Five months ago, the AMA | Art Museum of the Americas of the Organization of American States (OAS) was forced into a transformation due to the COVID-19 crisis. Overnight, the physical exhibition space left the picture, and with few tools available, we adapted to communicating entirely through virtual platforms. The same virus that has us in social isolation has also allowed for AMA to expand our reach on social media.
Now five months into the pandemic-caused social isolation, the AMA is launching its first contemporary photography exhibition fully dedicated to the impact of COVID-19 on everyday life. Conceived by multimedia artist Geandy Pavón, Quarantine: 40 Days and 40 Nights, with essay by Lynette M F Bosch ‘40 Plus In Buffalo’: Geandy Pavón’s Photographs Of The Covid Lockdown is a collection of 40 photographs captured during his lockdown in Buffalo, NY, showing the vulnerability and resilience of the artist, who found himself away from home and without his equipment. In this endeavor, not only did Pavón improvise his equipment, which he cobbled together from what he could find in the few essential stores that were open, but he also set the stage using what was available at his partner’s home, where he was confined. Through an intimate exploration embodied by his partner, his images are a recreation and an appropriation of classical art and mythology, religious beliefs, and popular culture, shining a light onto health and socioeconomic issues resulting from the pandemic.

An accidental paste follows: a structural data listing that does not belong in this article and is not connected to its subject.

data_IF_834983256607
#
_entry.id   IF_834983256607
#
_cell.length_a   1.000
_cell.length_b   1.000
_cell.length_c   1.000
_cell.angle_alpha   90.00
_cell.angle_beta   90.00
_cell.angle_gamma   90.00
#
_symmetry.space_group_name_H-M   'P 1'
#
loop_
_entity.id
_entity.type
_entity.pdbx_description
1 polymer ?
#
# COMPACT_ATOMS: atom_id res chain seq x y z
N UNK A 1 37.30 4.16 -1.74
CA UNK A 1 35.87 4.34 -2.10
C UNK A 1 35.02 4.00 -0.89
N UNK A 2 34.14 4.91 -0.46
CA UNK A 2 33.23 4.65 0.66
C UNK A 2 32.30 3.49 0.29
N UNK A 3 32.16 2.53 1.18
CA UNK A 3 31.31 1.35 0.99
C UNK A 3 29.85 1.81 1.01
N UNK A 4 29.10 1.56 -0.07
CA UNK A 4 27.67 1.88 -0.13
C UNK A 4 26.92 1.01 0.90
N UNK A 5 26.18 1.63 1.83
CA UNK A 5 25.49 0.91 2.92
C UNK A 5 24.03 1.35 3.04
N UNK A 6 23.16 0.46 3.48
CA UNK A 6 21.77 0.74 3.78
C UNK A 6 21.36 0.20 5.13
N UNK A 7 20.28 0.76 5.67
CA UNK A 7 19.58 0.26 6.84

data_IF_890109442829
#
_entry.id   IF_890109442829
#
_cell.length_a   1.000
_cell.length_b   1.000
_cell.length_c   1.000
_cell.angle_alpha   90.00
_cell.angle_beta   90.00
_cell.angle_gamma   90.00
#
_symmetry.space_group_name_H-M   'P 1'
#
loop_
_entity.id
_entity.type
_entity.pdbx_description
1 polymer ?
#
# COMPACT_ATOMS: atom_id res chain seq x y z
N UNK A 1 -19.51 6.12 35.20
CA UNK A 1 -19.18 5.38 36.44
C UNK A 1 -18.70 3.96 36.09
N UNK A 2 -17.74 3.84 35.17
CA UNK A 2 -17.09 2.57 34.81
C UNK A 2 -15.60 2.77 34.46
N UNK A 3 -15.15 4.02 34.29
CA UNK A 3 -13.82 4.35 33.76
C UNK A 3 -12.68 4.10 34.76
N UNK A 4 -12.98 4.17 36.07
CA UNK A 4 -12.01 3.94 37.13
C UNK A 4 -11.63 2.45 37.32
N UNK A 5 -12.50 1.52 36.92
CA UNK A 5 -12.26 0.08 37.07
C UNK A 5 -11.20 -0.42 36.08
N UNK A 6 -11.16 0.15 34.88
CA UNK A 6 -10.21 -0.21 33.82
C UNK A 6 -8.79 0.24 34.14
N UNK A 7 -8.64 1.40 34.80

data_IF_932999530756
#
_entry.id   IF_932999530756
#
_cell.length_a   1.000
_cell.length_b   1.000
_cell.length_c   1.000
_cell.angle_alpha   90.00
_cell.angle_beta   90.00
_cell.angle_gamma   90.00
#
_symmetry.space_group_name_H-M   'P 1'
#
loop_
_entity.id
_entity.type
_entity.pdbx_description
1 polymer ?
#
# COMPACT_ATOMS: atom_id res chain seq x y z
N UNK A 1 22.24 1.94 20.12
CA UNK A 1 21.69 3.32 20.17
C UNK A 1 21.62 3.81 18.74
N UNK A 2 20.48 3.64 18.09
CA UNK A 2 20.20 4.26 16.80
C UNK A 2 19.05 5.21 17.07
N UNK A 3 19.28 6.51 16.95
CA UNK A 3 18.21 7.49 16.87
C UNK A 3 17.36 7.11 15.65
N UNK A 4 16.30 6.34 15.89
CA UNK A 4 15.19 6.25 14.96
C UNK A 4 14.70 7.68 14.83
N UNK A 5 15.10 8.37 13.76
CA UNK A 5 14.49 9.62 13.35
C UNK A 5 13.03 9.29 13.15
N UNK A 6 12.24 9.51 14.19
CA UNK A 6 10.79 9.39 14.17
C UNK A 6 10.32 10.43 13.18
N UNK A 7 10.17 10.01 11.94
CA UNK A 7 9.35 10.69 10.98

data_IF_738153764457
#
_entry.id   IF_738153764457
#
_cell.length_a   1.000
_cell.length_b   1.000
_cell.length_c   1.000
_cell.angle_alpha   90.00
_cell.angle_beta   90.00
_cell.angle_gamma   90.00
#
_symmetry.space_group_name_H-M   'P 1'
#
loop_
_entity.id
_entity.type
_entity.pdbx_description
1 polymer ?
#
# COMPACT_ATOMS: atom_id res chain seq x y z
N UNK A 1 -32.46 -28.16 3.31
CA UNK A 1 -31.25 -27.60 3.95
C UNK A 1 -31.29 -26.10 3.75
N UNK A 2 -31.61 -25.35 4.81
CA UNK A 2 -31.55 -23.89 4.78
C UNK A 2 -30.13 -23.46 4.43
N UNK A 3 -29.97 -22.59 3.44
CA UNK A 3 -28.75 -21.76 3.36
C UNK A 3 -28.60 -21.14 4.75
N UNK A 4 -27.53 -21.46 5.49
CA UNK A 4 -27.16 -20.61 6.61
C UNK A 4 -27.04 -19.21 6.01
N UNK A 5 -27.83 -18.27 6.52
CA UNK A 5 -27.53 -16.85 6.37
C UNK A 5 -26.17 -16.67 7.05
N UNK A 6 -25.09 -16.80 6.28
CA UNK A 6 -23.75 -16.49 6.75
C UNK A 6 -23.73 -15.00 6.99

In this sense, the exhibition is tightly related with the AMA’s mission, which, through cultural diplomacy, promotes the four pillars of the OAS, with a current focus on supporting the organization’s member states during and after the crisis. Pavón’s vulnerabilities and resilience echo those of the region, which was not prepared for the sudden impact of the pandemic. By way of the Summit of the Americas process, its Joint Summit Working Group (JSWG) has been holding conversations and exchanges with high-ranking authorities, showing the importance of multilateralism in coordinating and tackling the region’s health and socioeconomic issues addressed in Pavón’s work.
Some of these issues are portrayed in pieces such as Day 18 (Pandora), a perfect example that conveys how COVID-19 has exacerbated problems associated with equity and social health in the region. Recreating one of the most important works of the Italian Renaissance, Day 13 (The Pietà) uses the mask of the Virgin Mary to shed light on the health crisis caused by the virus. Americana depicts how social inequality during the pandemic is intensified by racial discrimination.
Through this photographic series, the AMA is joining the efforts of the OAS in working and reflecting around the pandemic through art. Pavón’s work embodies contemporary photography, where recreation and artistic appropriation become a methodology for social criticism and for the unveiling of current issues.
The AMA has developed into a virtual museum thanks to the efforts of its small team, which continues to be committed to the museum’s mission, and who under the leadership of its director Pablo Zuñiga created #AMAatHome / #AMAenCasa, with social media as exhibition walls. I hope you enjoy the show.
Curator of Collections
OAS AMA | Art Museum of the Americas